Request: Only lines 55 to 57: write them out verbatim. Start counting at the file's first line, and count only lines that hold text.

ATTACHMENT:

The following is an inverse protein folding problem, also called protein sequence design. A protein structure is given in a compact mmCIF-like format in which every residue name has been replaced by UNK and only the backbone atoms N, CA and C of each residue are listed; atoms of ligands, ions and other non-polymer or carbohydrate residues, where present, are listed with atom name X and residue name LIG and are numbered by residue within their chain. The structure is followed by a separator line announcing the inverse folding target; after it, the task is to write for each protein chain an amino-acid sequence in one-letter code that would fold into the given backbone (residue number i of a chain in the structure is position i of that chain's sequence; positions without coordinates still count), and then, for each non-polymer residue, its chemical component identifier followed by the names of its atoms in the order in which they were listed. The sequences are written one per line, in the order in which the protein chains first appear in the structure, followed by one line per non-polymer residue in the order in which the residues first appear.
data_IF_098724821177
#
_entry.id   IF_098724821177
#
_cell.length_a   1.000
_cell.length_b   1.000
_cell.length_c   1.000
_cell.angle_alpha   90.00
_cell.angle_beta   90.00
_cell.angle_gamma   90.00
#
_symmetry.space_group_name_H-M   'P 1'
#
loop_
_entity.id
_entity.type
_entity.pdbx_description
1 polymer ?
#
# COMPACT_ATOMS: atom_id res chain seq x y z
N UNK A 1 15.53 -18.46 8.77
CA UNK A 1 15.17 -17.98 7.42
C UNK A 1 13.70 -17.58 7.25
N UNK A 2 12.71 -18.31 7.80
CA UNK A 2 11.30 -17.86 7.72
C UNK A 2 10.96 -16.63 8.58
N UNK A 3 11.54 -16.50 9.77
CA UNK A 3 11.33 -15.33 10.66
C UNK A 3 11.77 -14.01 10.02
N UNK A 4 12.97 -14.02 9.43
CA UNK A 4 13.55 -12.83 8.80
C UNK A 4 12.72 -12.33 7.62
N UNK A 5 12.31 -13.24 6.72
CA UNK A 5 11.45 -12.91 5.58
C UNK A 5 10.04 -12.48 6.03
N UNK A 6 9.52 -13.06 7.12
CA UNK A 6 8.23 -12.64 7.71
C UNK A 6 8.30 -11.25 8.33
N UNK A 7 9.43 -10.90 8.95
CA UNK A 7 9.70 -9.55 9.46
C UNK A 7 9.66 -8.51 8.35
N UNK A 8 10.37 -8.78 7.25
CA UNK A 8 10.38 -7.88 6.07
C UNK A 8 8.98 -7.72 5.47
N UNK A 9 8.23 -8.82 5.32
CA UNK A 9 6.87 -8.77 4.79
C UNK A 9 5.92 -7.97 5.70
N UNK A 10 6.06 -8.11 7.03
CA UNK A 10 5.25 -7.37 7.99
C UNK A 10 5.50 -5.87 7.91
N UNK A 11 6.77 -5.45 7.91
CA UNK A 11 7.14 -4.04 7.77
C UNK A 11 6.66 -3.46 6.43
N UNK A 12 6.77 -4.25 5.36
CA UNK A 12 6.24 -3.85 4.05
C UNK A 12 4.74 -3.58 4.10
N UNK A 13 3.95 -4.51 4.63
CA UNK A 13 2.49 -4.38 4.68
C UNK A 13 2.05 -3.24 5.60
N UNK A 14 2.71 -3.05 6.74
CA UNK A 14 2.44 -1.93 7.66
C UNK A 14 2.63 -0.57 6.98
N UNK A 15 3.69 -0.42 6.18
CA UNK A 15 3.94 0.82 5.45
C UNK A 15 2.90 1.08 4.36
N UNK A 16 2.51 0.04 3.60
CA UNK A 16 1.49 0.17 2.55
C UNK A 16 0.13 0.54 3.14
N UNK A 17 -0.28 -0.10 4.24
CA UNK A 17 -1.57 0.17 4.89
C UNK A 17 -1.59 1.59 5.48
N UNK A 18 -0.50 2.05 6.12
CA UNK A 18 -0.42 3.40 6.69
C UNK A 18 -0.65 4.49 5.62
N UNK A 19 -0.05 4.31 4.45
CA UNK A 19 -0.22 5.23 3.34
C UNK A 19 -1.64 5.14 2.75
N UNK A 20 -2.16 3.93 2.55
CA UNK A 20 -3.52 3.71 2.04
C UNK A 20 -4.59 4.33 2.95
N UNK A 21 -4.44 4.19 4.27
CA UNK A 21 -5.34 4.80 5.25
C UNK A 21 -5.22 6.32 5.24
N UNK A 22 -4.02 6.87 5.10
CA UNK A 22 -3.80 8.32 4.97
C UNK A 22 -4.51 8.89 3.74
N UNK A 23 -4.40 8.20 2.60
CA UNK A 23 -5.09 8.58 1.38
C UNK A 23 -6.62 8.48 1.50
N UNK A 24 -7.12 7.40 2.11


N UNK A 12 6.77 -4.25 5.36
CA UNK A 12 6.24 -3.85 4.05
C UNK A 12 4.74 -3.58 4.10